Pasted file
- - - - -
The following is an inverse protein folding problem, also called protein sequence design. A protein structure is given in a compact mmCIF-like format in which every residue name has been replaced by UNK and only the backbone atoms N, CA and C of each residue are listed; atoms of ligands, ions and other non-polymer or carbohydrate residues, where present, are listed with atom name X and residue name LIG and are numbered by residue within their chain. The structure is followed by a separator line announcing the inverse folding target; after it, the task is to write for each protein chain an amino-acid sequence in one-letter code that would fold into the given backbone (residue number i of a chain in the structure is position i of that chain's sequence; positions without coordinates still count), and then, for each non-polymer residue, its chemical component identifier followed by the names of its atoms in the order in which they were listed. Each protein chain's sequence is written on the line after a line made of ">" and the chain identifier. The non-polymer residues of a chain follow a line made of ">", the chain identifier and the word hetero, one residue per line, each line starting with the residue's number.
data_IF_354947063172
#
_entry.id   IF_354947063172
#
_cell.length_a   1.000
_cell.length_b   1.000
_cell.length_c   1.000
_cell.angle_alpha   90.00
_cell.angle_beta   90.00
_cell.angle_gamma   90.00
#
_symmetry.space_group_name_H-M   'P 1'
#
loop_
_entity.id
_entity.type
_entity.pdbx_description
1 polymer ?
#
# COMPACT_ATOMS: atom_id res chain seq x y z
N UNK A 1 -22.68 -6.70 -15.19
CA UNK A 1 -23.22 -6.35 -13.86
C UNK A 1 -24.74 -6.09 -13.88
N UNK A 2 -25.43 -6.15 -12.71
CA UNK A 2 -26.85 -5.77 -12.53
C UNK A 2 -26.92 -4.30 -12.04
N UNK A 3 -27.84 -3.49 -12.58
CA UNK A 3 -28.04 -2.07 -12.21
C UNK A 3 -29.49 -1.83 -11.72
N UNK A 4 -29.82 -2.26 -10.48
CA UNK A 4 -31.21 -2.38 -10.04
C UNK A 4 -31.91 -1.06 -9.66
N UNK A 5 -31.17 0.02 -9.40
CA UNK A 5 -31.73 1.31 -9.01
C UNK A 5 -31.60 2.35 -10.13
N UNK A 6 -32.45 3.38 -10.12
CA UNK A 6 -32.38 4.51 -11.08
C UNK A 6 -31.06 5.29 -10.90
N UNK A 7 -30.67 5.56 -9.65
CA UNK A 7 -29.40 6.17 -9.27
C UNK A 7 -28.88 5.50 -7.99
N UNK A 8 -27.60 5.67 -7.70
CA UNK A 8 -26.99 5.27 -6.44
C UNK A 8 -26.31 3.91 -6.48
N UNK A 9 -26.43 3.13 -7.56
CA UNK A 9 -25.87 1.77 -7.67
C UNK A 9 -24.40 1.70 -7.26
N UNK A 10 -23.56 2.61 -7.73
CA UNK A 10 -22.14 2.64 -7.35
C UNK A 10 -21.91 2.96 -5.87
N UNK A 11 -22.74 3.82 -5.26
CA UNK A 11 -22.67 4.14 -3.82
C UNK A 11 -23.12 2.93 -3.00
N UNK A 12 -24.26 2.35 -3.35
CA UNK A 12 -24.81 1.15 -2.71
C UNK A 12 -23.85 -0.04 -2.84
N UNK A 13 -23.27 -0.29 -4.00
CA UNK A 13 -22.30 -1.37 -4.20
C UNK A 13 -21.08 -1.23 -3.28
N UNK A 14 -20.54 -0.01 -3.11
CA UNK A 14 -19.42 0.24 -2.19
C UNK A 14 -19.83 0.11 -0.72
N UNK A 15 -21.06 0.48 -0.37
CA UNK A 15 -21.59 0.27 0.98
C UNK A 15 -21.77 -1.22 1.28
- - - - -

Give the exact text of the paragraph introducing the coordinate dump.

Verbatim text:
The following is an inverse protein folding problem, also called protein sequence design. A protein structure is given in a compact mmCIF-like format in which every residue name has been replaced by UNK and only the backbone atoms N, CA and C of each residue are listed; atoms of ligands, ions and other non-polymer or carbohydrate residues, where present, are listed with atom name X and residue name LIG and are numbered by residue within their chain. The structure is followed by a separator line announcing the inverse folding target; after it, the task is to write for each protein chain an amino-acid sequence in one-letter code that would fold into the given backbone (residue number i of a chain in the structure is position i of that chain's sequence; positions without coordinates still count), and then, for each non-polymer residue, its chemical component identifier followed by the names of its atoms in the order in which they were listed. Each protein chain's sequence is written on the line after a line made of ">" and the chain identifier. The non-polymer residues of a chain follow a line made of ">", the chain identifier and the word hetero, one residue per line, each line starting with the residue's number.